Really? Because the largest producer of potato chips Frito Lay has no trans-fats in ANY of their chips.

It's your kind of "the world is evil" line of thinking that leads to idiotic laws like these.
 

Craig234

Lifer
May 1, 2006
38,548
349
126
It's the threat of laws like these that often plays an important role in companies' decisions to make 'better' products.

For another example, the availability of Japanese hybrid cars is primarily because they believed the US was going to require them under the law, and they prepared. The US car companies, on the other hand, successfully fought the laws and are unprepared for the demand.
 

ebaycj

Diamond Member
Mar 9, 2002
5,418
0
0
Originally posted by: CPA
Originally posted by: ebaycj
Originally posted by: BoberFett
Do you support outlawing sex to prevent the spread of AIDS? "Self love" is a reasonable alternative, and babies could be made in labs.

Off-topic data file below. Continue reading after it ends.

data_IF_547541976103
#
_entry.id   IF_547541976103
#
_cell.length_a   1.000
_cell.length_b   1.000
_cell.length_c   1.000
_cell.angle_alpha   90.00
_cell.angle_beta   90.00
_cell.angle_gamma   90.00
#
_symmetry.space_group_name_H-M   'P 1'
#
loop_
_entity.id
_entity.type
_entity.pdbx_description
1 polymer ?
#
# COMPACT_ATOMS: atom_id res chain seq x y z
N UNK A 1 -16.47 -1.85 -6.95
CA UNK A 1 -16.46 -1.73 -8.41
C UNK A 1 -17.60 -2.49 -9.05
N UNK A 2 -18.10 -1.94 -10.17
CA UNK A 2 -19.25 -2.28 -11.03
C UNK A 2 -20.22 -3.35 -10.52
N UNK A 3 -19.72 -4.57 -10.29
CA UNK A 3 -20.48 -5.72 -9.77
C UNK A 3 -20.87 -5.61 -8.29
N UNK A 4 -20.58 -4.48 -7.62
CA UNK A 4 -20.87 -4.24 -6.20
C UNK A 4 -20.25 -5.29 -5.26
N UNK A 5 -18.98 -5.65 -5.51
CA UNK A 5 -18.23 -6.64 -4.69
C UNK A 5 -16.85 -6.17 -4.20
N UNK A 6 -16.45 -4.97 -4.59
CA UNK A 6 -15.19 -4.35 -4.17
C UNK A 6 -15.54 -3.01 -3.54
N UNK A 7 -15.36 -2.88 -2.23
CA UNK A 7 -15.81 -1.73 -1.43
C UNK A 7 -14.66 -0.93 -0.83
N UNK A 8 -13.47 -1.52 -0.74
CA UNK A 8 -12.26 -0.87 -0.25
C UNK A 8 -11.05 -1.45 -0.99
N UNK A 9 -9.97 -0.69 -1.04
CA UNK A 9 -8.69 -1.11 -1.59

At some point life comes down to personal choice. I'm just sick of being told what I can and can't do even if doesn't affect anybody else. Drug laws, food laws, gambling laws. It has nothing to do with how hard it is to find an alternative. It has to do with self-determination and the fact that I want to choose how to live my life even if it means shortening it by eating trans fats if I so choose.



The problem is that there are almost no "healthy" alternatives anymore because the whole damn food industry uses trans fats in just about everything. If there were a "non trans-fat" bag of chips right next to every "trans-fat" bag of chips, I don't think there would be as much outcry. This law is more to push the food companies into offering alternatives (by creating artificially high demand for "non trans-fat" chips) vs. actually limiting rights..